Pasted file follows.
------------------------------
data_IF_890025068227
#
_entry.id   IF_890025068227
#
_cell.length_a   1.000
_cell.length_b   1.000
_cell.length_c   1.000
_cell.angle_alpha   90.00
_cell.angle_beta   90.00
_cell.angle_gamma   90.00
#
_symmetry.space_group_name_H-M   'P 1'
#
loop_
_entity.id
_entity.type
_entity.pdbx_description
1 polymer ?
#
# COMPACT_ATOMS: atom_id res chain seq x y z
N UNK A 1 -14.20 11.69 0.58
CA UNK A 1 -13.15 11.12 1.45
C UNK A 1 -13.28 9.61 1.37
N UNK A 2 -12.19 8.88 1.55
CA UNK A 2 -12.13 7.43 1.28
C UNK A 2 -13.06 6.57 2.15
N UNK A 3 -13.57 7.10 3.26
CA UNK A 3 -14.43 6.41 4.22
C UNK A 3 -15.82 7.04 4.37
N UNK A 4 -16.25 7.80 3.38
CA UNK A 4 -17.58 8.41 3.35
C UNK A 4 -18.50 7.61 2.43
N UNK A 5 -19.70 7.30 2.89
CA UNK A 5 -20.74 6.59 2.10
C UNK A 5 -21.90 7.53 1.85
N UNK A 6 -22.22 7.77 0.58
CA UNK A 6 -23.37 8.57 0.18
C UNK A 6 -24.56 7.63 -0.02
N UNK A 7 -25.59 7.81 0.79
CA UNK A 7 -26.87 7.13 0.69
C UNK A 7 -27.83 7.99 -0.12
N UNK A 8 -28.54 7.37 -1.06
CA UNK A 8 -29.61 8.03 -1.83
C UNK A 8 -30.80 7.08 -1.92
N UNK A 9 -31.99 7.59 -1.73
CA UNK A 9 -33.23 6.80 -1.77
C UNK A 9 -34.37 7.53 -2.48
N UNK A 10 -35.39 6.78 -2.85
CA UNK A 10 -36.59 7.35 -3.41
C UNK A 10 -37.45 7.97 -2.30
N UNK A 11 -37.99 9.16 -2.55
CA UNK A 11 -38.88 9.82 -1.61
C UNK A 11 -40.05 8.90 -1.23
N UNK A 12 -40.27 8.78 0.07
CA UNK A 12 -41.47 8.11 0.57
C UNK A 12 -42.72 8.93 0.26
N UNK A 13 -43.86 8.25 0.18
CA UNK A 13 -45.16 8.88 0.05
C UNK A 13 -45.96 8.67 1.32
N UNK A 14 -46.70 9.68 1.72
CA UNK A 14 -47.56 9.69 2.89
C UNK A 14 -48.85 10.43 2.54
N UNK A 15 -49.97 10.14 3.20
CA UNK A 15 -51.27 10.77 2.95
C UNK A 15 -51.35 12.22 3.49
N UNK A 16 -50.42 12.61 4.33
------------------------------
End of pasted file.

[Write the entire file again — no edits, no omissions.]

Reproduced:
data_IF_890025068227
#
_entry.id   IF_890025068227
#
_cell.length_a   1.000
_cell.length_b   1.000
_cell.length_c   1.000
_cell.angle_alpha   90.00
_cell.angle_beta   90.00
_cell.angle_gamma   90.00
#
_symmetry.space_group_name_H-M   'P 1'
#
loop_
_entity.id
_entity.type
_entity.pdbx_description
1 polymer ?
#
# COMPACT_ATOMS: atom_id res chain seq x y z
N UNK A 1 -14.20 11.69 0.58
CA UNK A 1 -13.15 11.12 1.45
C UNK A 1 -13.28 9.61 1.37
N UNK A 2 -12.19 8.88 1.55
CA UNK A 2 -12.13 7.43 1.28
C UNK A 2 -13.06 6.57 2.15
N UNK A 3 -13.57 7.10 3.26
CA UNK A 3 -14.43 6.41 4.22
C UNK A 3 -15.82 7.04 4.37
N UNK A 4 -16.25 7.80 3.38
CA UNK A 4 -17.58 8.41 3.35
C UNK A 4 -18.50 7.61 2.43
N UNK A 5 -19.70 7.30 2.89
CA UNK A 5 -20.74 6.59 2.10
C UNK A 5 -21.90 7.53 1.85
N UNK A 6 -22.22 7.77 0.58
CA UNK A 6 -23.37 8.57 0.18
C UNK A 6 -24.56 7.63 -0.02
N UNK A 7 -25.59 7.81 0.79
CA UNK A 7 -26.87 7.13 0.69
C UNK A 7 -27.83 7.99 -0.12
N UNK A 8 -28.54 7.37 -1.06
CA UNK A 8 -29.61 8.03 -1.83
C UNK A 8 -30.80 7.08 -1.92
N UNK A 9 -31.99 7.59 -1.73
CA UNK A 9 -33.23 6.80 -1.77
C UNK A 9 -34.37 7.53 -2.48
N UNK A 10 -35.39 6.78 -2.85
CA UNK A 10 -36.59 7.35 -3.41
C UNK A 10 -37.45 7.97 -2.30
N UNK A 11 -37.99 9.16 -2.55
CA UNK A 11 -38.88 9.82 -1.61
C UNK A 11 -40.05 8.90 -1.23
N UNK A 12 -40.27 8.78 0.07
CA UNK A 12 -41.47 8.11 0.57
C UNK A 12 -42.72 8.93 0.26
N UNK A 13 -43.86 8.25 0.18
CA UNK A 13 -45.16 8.88 0.05
C UNK A 13 -45.96 8.67 1.32
N UNK A 14 -46.70 9.68 1.72
CA UNK A 14 -47.56 9.69 2.89
C UNK A 14 -48.85 10.43 2.54
N UNK A 15 -49.97 10.14 3.20
CA UNK A 15 -51.27 10.77 2.95
C UNK A 15 -51.35 12.22 3.49
N UNK A 16 -50.42 12.61 4.33